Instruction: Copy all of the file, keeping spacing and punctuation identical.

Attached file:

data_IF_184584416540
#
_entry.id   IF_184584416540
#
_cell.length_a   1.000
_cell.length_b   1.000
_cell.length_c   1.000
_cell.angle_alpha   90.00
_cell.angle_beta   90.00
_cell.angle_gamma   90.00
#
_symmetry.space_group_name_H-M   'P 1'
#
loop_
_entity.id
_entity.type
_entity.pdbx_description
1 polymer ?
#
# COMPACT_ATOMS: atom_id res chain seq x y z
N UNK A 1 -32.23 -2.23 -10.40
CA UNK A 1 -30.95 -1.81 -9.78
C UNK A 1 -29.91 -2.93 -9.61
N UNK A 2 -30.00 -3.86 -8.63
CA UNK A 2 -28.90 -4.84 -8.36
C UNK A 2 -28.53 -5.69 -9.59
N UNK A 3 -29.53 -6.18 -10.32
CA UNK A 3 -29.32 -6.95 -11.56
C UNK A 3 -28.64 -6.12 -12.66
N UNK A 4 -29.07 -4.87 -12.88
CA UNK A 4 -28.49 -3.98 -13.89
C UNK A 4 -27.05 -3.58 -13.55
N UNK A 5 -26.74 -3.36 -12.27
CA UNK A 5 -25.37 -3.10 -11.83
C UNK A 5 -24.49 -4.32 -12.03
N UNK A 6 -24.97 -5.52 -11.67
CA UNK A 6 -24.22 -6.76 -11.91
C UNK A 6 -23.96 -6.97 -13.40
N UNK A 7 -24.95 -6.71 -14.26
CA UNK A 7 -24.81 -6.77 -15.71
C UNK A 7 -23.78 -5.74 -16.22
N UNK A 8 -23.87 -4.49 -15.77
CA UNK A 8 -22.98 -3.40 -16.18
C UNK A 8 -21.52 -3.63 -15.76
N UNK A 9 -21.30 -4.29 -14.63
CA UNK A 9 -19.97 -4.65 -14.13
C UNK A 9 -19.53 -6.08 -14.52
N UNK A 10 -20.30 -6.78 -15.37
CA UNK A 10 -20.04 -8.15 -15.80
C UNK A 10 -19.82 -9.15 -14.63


data_IF_184584416540
#
_entry.id   IF_184584416540
#
_cell.length_a   1.000
_cell.length_b   1.000
_cell.length_c   1.000
_cell.angle_alpha   90.00
_cell.angle_beta   90.00
_cell.angle_gamma   90.00
#
_symmetry.space_group_name_H-M   'P 1'
#
loop_
_entity.id
_entity.type
_entity.pdbx_description
1 polymer ?
#
# COMPACT_ATOMS: atom_id res chain seq x y z
N UNK A 1 -32.23 -2.23 -10.40
CA UNK A 1 -30.95 -1.81 -9.78
C UNK A 1 -29.91 -2.93 -9.61
N UNK A 2 -30.00 -3.86 -8.63
CA UNK A 2 -28.90 -4.84 -8.36
C UNK A 2 -28.53 -5.69 -9.59
N UNK A 3 -29.53 -6.18 -10.32
CA UNK A 3 -29.32 -6.95 -11.56
C UNK A 3 -28.64 -6.12 -12.66
N UNK A 4 -29.07 -4.87 -12.88
CA UNK A 4 -28.49 -3.98 -13.89
C UNK A 4 -27.05 -3.58 -13.55
N UNK A 5 -26.74 -3.36 -12.27
CA UNK A 5 -25.37 -3.10 -11.83
C UNK A 5 -24.49 -4.32 -12.03
N UNK A 6 -24.97 -5.52 -11.67
CA UNK A 6 -24.22 -6.76 -11.91
C UNK A 6 -23.96 -6.97 -13.40
N UNK A 7 -24.95 -6.71 -14.26
CA UNK A 7 -24.81 -6.77 -15.71
C UNK A 7 -23.78 -5.74 -16.22
N UNK A 8 -23.87 -4.49 -15.77
CA UNK A 8 -22.98 -3.40 -16.18
C UNK A 8 -21.52 -3.63 -15.76
N UNK A 9 -21.30 -4.29 -14.63
CA UNK A 9 -19.97 -4.65 -14.13
C UNK A 9 -19.53 -6.08 -14.52
N UNK A 10 -20.30 -6.78 -15.37
CA UNK A 10 -20.04 -8.15 -15.80
C UNK A 10 -19.82 -9.15 -14.63